Arrogance is a part of writing. It's a big part, actually. It's that part that says "I am so good at this that you will want to read it because I'm good enough for that. It's like that in poetry, especially. There are three types of poet in the world. Two are poseurs, and one is a poet. They break down like this:
The third type -- the actual poet -- is arrogance personified. It extends into all media. The person who reads every newsgroup specifically to find idiots to flame because their idiots is a form of usenet artist, striving for a voice and recognition from someone. The person who writes fiction and leaves it under your windshield wiper for you to find coming out of the grocery store. The person who publishes an online journal. Arrogance and a belief that the things they say will be interesting to someone fuels them.
Without these people, we would only have Morality plays and Viking Sagas for entertainment, and those get repetitive after a while.
So, in summary, I'm writing this because I liked Bill's, and am arrogant enough to want to write one.
Don't you feel happier knowing that?
I'm a "manager" in "information technology," which means I play with computers and talk to people on the phone. Sometimes I drink coffee and go to meetings. I have a staff -- a front desk person, a systems administrator and a hardware technician. I work at a school that's bought into computers in a big way -- if you want a nightmare, imagine three hundred and forty students, ages 13 to 19, carrying around two thousand dollar powerbooks you're responsible for keeping running. It's entirely Macintosh centered -- my local Mac rep calls me up on a regular basis. My tech has warranty certification from Apple. I get lots of new toys on a regular basis.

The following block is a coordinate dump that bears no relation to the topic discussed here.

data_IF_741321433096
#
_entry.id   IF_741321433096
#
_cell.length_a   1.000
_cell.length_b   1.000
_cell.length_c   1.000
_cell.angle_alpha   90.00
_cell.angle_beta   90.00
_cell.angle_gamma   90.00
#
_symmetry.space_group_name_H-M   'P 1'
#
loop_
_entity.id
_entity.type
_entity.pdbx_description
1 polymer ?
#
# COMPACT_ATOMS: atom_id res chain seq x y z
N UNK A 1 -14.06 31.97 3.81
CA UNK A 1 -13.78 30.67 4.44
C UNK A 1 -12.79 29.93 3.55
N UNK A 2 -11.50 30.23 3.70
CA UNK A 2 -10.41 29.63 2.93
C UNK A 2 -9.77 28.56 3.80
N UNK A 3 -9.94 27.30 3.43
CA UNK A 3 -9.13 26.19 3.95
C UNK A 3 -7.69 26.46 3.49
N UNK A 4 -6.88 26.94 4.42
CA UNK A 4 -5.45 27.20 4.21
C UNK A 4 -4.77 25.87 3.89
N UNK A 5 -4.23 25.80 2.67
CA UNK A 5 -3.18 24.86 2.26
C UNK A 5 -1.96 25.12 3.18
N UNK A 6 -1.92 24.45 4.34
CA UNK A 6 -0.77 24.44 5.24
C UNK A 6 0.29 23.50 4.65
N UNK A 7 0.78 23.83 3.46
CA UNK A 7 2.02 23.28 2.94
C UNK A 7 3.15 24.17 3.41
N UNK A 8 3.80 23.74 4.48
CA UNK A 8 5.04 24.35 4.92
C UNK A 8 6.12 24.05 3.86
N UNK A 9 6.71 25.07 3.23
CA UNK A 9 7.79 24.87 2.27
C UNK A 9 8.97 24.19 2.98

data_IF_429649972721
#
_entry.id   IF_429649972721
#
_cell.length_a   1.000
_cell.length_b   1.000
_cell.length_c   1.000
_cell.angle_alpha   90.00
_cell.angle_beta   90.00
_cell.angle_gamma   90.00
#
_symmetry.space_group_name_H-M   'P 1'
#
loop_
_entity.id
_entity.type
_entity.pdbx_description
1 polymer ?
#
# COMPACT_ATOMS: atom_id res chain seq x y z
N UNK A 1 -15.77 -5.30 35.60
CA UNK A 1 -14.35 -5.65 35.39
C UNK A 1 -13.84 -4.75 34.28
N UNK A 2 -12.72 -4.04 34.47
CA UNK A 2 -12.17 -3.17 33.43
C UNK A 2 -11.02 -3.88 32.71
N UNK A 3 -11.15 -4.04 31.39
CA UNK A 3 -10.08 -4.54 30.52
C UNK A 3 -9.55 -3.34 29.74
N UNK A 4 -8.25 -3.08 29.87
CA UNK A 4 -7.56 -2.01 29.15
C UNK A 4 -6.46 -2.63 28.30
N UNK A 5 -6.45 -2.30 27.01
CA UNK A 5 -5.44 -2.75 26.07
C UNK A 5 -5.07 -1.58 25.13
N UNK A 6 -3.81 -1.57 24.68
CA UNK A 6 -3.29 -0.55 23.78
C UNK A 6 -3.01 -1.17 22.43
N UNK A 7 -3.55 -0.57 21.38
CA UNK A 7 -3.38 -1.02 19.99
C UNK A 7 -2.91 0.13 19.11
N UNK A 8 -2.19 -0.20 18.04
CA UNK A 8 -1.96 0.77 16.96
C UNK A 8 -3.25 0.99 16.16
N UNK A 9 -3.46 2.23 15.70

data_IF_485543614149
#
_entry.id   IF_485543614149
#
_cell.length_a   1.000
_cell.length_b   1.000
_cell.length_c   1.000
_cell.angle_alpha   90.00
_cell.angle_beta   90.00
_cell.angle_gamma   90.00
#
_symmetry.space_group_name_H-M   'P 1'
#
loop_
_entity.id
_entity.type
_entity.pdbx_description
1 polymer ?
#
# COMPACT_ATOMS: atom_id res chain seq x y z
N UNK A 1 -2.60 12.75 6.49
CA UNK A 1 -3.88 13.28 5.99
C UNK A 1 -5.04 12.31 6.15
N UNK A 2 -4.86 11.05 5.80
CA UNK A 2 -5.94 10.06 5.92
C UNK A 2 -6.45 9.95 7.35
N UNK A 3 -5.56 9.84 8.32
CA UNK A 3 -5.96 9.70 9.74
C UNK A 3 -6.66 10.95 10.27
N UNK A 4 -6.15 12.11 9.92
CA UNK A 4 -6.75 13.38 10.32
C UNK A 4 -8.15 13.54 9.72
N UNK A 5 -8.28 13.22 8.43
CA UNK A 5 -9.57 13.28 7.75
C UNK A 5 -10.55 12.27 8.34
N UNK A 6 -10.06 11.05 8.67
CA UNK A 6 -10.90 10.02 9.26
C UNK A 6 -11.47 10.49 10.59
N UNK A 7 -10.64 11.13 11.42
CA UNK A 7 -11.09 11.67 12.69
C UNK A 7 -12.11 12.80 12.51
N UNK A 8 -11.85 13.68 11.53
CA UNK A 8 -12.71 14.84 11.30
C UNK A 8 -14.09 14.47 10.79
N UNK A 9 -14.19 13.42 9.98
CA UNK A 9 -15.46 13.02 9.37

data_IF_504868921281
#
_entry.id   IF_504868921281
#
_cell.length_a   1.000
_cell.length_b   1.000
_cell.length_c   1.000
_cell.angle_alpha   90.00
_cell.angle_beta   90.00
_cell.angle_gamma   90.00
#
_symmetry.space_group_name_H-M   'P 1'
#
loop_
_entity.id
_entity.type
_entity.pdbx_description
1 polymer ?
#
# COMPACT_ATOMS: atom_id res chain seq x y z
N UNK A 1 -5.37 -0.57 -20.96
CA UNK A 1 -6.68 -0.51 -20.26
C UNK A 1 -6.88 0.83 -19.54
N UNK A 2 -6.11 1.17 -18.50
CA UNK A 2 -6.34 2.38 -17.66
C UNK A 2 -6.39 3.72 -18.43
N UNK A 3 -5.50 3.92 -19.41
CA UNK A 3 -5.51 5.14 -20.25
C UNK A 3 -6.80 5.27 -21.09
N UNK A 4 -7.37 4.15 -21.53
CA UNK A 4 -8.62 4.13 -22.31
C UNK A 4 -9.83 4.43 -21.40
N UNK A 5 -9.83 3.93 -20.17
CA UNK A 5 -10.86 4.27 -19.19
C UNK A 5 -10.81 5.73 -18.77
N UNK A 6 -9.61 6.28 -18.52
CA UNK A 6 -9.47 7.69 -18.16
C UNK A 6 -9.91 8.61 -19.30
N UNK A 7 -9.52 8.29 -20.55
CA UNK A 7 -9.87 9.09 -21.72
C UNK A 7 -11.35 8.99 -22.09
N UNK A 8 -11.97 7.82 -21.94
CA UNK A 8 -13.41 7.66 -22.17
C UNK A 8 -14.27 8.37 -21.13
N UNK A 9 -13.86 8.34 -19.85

It's a good life. Take this machine -- Roulette. (I know, it's called annotations.com. But that's because my original idea was to publish a review. Fortunately, an online journal counts as "annotations" too. Even more so, actually.) Roulette is a Power Macintosh 7350 180 Mhz running MacOS X Server. It's officially an "unsupported" configuration, apparently because Apple wants to sell lots of G3 minitowers -- it runs like a dream and serves up web pages considerably faster than my 233 Mhz G3 running Webstar 3 did. (Why didn't I use that G3 instead? I tried. It was a Powerbook which doesn't have a backslide cache. Apparently the software likes 604e's a lot more than it likes Powerbooks without backslide caches, though G3 Powerbooks at 266 mhz apparently work just fine.) I get to play with this, and turn my play into a real, honest knowledge which I apply to our servers. The powers that be like this a lot.
Having worked in Corporate Heck (The New Way to Office), and Corporate Hell (I found a worse place than Kinko's. Fear it.) I'm astounded to work for a place that has some grasp of technical issues and a ton of support for caring for them. It doesn't suck.
Anyway, more later.